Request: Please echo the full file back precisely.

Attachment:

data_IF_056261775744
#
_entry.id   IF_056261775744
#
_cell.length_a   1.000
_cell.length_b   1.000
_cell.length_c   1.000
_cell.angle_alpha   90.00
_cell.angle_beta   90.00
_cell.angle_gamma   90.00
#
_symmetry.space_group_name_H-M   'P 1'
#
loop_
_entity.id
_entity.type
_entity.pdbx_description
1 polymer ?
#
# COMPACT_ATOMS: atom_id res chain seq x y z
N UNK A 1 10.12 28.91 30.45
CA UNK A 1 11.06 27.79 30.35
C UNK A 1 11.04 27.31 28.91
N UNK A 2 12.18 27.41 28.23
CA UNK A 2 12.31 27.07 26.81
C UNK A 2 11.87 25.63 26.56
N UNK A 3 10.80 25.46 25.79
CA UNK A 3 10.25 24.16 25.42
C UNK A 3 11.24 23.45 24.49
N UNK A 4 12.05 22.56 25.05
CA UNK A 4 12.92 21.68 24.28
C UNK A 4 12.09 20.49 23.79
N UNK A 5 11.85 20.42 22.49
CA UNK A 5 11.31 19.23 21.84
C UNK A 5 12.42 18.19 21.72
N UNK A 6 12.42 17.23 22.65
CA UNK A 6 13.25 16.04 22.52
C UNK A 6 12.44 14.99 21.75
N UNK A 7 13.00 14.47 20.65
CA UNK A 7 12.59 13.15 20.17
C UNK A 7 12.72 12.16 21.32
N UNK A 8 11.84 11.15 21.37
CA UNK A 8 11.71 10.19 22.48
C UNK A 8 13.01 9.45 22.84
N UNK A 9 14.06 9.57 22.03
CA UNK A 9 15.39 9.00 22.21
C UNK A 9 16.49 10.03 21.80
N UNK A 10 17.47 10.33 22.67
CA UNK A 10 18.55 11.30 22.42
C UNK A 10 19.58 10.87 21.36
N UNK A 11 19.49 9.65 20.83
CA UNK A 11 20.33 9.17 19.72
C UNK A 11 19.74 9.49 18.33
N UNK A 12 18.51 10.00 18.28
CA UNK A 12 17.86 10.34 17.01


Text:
data_IF_056261775744
#
_entry.id   IF_056261775744
#
_cell.length_a   1.000
_cell.length_b   1.000
_cell.length_c   1.000
_cell.angle_alpha   90.00
_cell.angle_beta   90.00
_cell.angle_gamma   90.00
#
_symmetry.space_group_name_H-M   'P 1'
#
loop_
_entity.id
_entity.type
_entity.pdbx_description
1 polymer ?
#
# COMPACT_ATOMS: atom_id res chain seq x y z
N UNK A 1 10.12 28.91 30.45
CA UNK A 1 11.06 27.79 30.35
C UNK A 1 11.04 27.31 28.91
N UNK A 2 12.18 27.41 28.23
CA UNK A 2 12.31 27.07 26.81
C UNK A 2 11.87 25.63 26.56
N UNK A 3 10.80 25.46 25.79
CA UNK A 3 10.25 24.16 25.42
C UNK A 3 11.24 23.45 24.49
N UNK A 4 12.05 22.56 25.05
CA UNK A 4 12.92 21.68 24.28
C UNK A 4 12.09 20.49 23.79
N UNK A 5 11.85 20.42 22.49
CA UNK A 5 11.31 19.23 21.84
C UNK A 5 12.42 18.19 21.72
N UNK A 6 12.42 17.23 22.65
CA UNK A 6 13.25 16.04 22.52
C UNK A 6 12.44 14.99 21.75
N UNK A 7 13.00 14.47 20.65
CA UNK A 7 12.59 13.15 20.17
C UNK A 7 12.72 12.16 21.32
N UNK A 8 11.84 11.15 21.37
CA UNK A 8 11.71 10.19 22.48
C UNK A 8 13.01 9.45 22.84
N UNK A 9 14.06 9.57 22.03
CA UNK A 9 15.39 9.00 22.21
C UNK A 9 16.49 10.03 21.80
N UNK A 10 17.47 10.33 22.67
CA UNK A 10 18.55 11.30 22.42
C UNK A 10 19.58 10.87 21.36
N UNK A 11 19.49 9.65 20.83
CA UNK A 11 20.33 9.17 19.72
C UNK A 11 19.74 9.49 18.33
N UNK A 12 18.51 10.00 18.28
CA UNK A 12 17.86 10.34 17.01